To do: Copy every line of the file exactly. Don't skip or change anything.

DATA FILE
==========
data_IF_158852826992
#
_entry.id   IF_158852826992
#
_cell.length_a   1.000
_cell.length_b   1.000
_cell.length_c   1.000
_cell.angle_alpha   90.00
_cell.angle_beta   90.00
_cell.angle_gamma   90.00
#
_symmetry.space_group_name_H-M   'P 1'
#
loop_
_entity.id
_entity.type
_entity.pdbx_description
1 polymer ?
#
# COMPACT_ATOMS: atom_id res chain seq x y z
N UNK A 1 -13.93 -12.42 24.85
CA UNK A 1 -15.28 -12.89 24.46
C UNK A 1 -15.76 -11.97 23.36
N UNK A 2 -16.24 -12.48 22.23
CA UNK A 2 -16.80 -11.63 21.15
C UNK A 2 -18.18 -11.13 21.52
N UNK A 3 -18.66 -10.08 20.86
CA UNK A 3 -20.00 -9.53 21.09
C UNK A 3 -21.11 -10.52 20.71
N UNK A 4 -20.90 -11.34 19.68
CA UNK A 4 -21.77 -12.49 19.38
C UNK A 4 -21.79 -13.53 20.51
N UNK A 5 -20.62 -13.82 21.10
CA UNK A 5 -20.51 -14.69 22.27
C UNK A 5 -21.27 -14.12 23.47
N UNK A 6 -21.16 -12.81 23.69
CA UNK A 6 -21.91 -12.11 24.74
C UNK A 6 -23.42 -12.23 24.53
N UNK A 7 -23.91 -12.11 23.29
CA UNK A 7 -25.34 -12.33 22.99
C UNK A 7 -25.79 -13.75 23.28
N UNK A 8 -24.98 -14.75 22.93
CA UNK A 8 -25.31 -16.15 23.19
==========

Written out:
data_IF_158852826992
#
_entry.id   IF_158852826992
#
_cell.length_a   1.000
_cell.length_b   1.000
_cell.length_c   1.000
_cell.angle_alpha   90.00
_cell.angle_beta   90.00
_cell.angle_gamma   90.00
#
_symmetry.space_group_name_H-M   'P 1'
#
loop_
_entity.id
_entity.type
_entity.pdbx_description
1 polymer ?
#
# COMPACT_ATOMS: atom_id res chain seq x y z
N UNK A 1 -13.93 -12.42 24.85
CA UNK A 1 -15.28 -12.89 24.46
C UNK A 1 -15.76 -11.97 23.36
N UNK A 2 -16.24 -12.48 22.23
CA UNK A 2 -16.80 -11.63 21.15
C UNK A 2 -18.18 -11.13 21.52
N UNK A 3 -18.66 -10.08 20.86
CA UNK A 3 -20.00 -9.53 21.09
C UNK A 3 -21.11 -10.52 20.71
N UNK A 4 -20.90 -11.34 19.68
CA UNK A 4 -21.77 -12.49 19.38
C UNK A 4 -21.79 -13.53 20.51
N UNK A 5 -20.62 -13.82 21.10
CA UNK A 5 -20.51 -14.69 22.27
C UNK A 5 -21.27 -14.12 23.47
N UNK A 6 -21.16 -12.81 23.69
CA UNK A 6 -21.91 -12.11 24.74
C UNK A 6 -23.42 -12.23 24.53
N UNK A 7 -23.91 -12.11 23.29
CA UNK A 7 -25.34 -12.33 22.99
C UNK A 7 -25.79 -13.75 23.28
N UNK A 8 -24.98 -14.75 22.93
CA UNK A 8 -25.31 -16.15 23.19